You have to warm up your voice. Do not skip it! I warm up for at least 30 minutes on narration days. I start with moving the body: head and shoulder rolls, wrist and arm circles (I gesture a lot with fiction), side bends and reaches that get the rib cage moving. I’ll address breathing exercises in a future blog post, but they are a critical part of the warm up process.
From there, I might move on to lip trills and tongue trills (at the roof of the mouth, then with the tip of the tongue at the teeth, then again with the tongue sticking out). Add humming to those trill drills. Remove your mask by moving every muscle in the face, blow out your cheeks, trace your teeth with your tongue, gargle, lift and stretch the soft palate, strike a lion face (From yoga’s lion pose. I highly recommend starting a yoga practice and learning Alexander Technique; these have been crucial tools of mine for work and play for the past twenty years. Will write about the benefits of both in future posts as well).
After trills and face exercises, I might move through the vowels seamlessly; then again with various inflections (Statement. Question? Adamant question?! Demand!). Then I might move to consonants, listening to projection points for each. To keep the humors going, I like to make up tongue twisters on the fly using names of friends. Here are a few:
Bob bid Bilbo Baggins: Build the badlands!
Quit quick kisses, Costa. Kick quick kiss quips!
Mikhael must murmur misfits. Mantic Matt must murder mold. Meal milk meek meat.
Narrow noodles neurally nauseate Nikki. Nikki needed unique new innumerable noodles.
Punk Patrick probably purposely punctuated pit-pat-polly-pack.
Suzie said she’d surely stay sleeping, slumbering on the sloping slide of somnambulistic sleep.
My tongue twisters change according to need. One of the most important things I do is to find and work on my weaknesses. I copy and paste sentences I stumble over into a list. Here’s one from last week:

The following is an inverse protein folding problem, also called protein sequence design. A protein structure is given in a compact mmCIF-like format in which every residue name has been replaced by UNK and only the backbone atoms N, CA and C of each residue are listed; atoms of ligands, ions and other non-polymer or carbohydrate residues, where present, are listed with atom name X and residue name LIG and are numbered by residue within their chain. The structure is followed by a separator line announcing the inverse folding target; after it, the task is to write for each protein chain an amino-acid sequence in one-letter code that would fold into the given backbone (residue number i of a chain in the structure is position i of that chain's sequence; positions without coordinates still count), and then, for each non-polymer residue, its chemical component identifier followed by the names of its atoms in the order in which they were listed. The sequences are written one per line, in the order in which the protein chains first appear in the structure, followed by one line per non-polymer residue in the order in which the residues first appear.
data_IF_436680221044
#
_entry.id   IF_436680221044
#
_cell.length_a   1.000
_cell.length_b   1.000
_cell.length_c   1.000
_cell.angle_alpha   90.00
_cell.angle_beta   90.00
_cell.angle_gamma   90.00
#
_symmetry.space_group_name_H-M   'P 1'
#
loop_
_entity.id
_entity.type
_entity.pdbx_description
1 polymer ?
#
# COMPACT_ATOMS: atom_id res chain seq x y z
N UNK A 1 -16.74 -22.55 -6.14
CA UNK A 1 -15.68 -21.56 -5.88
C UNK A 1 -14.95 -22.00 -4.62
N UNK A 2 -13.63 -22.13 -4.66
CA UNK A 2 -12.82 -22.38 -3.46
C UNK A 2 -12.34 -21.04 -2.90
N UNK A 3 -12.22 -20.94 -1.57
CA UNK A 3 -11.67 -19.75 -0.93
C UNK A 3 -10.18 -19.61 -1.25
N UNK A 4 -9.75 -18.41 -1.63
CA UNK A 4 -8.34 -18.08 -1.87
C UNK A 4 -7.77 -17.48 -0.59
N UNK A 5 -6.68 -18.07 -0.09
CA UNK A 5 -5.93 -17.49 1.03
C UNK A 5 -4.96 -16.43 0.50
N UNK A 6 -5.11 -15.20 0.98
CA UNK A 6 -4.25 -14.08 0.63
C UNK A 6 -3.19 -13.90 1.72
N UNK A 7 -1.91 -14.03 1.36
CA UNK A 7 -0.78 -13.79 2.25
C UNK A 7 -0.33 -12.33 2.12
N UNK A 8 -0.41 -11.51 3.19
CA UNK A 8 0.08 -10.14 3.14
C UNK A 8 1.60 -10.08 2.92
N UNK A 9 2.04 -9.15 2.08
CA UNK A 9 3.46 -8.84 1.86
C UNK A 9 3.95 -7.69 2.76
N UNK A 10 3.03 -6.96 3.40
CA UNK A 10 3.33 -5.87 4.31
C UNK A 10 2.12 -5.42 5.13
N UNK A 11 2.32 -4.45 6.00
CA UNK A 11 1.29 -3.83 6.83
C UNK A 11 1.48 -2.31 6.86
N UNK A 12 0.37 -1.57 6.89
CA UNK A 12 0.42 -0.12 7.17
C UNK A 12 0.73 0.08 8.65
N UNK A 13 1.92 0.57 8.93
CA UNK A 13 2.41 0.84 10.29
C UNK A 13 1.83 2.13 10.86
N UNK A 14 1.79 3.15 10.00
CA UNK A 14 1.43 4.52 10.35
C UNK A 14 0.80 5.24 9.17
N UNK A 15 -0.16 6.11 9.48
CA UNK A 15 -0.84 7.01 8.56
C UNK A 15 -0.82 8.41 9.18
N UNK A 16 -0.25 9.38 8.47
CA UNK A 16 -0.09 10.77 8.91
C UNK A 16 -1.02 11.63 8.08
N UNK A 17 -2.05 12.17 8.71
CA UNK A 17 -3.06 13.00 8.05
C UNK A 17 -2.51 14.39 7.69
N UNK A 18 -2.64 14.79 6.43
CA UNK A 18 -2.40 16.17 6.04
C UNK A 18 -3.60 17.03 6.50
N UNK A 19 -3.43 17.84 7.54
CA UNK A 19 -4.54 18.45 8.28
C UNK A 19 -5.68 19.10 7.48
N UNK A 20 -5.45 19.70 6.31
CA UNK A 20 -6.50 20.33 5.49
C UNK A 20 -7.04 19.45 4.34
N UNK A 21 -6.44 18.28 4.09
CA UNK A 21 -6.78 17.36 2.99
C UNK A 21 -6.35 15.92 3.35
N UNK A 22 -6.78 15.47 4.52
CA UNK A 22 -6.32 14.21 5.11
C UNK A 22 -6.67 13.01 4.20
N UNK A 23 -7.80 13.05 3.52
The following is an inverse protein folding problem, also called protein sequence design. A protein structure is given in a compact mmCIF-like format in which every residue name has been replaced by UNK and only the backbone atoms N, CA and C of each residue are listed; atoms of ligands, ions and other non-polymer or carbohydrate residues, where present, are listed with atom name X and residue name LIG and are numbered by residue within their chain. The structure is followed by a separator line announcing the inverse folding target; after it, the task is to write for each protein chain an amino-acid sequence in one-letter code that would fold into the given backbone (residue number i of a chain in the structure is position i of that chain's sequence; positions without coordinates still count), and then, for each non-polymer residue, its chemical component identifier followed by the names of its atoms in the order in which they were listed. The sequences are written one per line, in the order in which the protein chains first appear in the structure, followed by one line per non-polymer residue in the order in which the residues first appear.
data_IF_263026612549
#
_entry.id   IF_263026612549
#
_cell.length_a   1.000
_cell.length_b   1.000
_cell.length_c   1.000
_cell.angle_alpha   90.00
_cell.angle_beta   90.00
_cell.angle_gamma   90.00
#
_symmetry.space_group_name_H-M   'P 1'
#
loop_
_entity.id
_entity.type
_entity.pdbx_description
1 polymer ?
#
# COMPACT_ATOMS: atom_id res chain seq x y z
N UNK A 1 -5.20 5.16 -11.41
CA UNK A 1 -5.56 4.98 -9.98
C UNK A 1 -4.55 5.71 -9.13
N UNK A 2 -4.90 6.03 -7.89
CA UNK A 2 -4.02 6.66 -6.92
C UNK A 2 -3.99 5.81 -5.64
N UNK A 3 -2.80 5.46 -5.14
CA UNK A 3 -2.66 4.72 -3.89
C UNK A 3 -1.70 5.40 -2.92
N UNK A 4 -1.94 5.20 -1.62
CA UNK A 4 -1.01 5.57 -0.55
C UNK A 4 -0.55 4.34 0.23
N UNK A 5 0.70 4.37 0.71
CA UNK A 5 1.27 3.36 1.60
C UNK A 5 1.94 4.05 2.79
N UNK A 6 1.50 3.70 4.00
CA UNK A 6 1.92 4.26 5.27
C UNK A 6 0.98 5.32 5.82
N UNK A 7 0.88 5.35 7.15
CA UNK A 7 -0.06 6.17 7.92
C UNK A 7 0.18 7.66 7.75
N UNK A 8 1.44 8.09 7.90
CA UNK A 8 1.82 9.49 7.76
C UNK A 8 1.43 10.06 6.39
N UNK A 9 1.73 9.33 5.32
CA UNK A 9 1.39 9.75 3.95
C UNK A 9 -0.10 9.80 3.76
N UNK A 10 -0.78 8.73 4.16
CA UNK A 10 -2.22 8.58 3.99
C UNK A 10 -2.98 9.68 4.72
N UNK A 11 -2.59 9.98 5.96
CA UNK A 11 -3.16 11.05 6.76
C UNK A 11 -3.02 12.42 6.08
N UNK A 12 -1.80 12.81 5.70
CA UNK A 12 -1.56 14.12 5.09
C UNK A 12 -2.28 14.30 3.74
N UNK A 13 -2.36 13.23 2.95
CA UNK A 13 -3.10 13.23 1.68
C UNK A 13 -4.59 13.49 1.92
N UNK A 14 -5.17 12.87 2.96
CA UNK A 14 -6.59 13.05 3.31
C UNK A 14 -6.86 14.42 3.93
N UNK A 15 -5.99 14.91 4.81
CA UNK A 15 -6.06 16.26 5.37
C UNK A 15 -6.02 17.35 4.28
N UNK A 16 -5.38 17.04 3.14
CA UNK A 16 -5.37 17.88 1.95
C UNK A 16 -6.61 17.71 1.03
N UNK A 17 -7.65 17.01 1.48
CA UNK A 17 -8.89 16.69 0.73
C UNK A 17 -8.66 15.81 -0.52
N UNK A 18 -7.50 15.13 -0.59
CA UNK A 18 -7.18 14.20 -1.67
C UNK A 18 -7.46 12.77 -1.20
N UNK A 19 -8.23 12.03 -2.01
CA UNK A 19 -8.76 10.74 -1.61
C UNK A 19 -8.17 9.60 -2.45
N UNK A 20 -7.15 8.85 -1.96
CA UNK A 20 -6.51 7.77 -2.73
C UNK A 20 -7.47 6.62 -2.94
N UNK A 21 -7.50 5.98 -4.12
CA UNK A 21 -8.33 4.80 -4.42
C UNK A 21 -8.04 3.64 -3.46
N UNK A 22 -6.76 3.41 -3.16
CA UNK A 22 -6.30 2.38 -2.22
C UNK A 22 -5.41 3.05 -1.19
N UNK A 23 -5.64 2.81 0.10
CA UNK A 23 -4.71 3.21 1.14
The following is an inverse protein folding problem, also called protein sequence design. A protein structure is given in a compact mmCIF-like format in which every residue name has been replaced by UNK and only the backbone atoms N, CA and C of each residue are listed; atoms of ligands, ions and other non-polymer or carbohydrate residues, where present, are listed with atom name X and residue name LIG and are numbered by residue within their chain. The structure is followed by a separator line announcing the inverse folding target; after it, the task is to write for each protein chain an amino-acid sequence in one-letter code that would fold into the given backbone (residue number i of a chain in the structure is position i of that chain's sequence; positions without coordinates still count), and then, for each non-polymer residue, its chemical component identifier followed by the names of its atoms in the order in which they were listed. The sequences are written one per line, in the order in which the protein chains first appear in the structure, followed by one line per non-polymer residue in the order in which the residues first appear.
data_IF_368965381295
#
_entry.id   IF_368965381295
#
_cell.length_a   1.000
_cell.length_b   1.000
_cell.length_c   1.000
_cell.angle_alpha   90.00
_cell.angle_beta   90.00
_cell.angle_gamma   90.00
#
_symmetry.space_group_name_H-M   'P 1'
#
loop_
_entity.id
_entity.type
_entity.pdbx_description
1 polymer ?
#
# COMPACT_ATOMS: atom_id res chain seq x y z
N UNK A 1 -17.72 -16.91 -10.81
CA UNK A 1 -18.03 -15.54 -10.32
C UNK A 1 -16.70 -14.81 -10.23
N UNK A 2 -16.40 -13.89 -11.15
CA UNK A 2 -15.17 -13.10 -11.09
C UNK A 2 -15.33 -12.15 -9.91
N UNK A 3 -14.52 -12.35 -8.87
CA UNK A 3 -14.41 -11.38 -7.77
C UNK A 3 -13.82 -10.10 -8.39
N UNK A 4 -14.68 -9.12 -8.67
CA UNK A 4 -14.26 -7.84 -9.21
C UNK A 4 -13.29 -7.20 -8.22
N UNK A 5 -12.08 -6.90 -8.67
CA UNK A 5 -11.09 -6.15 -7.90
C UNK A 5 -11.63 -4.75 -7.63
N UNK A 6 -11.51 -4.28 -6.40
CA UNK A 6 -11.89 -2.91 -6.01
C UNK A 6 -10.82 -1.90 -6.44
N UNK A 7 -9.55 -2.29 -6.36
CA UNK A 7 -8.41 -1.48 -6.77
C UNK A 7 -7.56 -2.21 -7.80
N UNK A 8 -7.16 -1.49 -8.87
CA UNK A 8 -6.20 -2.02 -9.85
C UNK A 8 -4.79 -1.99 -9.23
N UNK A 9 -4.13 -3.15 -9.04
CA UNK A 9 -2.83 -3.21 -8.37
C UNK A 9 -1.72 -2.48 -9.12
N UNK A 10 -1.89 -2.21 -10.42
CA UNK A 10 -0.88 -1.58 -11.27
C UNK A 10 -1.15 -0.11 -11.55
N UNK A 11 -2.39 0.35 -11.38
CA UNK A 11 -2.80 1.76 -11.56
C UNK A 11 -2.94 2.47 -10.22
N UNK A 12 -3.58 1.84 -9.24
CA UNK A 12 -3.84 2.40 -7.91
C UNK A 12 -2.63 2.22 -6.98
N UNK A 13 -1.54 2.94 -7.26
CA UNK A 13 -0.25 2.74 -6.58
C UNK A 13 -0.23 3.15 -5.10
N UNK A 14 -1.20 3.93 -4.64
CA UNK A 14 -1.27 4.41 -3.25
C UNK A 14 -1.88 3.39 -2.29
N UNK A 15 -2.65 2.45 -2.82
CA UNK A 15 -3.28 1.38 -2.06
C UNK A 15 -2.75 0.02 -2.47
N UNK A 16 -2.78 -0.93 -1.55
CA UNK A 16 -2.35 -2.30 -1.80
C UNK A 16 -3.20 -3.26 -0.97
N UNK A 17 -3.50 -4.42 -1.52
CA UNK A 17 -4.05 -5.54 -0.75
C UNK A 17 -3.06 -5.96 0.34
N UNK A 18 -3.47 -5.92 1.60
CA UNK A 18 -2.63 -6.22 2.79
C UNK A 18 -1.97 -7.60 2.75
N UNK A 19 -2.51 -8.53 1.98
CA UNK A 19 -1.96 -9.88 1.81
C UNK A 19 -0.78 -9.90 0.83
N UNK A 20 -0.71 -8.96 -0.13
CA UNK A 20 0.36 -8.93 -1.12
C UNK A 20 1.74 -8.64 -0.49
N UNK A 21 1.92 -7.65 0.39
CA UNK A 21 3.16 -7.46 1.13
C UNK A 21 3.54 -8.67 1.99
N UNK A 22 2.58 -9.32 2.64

Daniel was feeling agitated that the detective kept ignoring his questions.
On to relaxing the throat. I try to keep a very open and relaxed throat during a session (insert joke here). This is very similar to the space in the back of the throat created when singing opera or using ujjayi breath in yoga. It is the “ha” position often described as holding an egg in the back of the mouth or fogging up a mirror. There are words you can drill with to work on the position of an open throat for the sake of practice. I make up my own amusing drills to keep the humors going: THE THICK FAT BAT SHAT DARK DRAB CRAP. HA, HA, HA. Say this five times: THE THICK FAT BAT SHAT DARK DRAB CRAP, HA, HA, HA.
If that doesn’t make you smile then I cannot help you. Try Googling “humorless drills.”
Lastly, I always warm up character voices. Locking in and shifting voices is a strong point of mine and there’s a lot to say about it on another day. I need to get back to work.
Warmly, Lesley Ann Fogle
p.s. I haven’t been on Twitter long and would like to connect with people who might be interested in this topic or have things to say that might help unlock more insights into the voice: @LesleyAnnFogle
And if your name starts with an X or Z, I’ll write you a twister.
Lesley Ann Fogle is a Narrator, Voice Artist, and Audio Designer. Visit her website at www.hearnoevil.us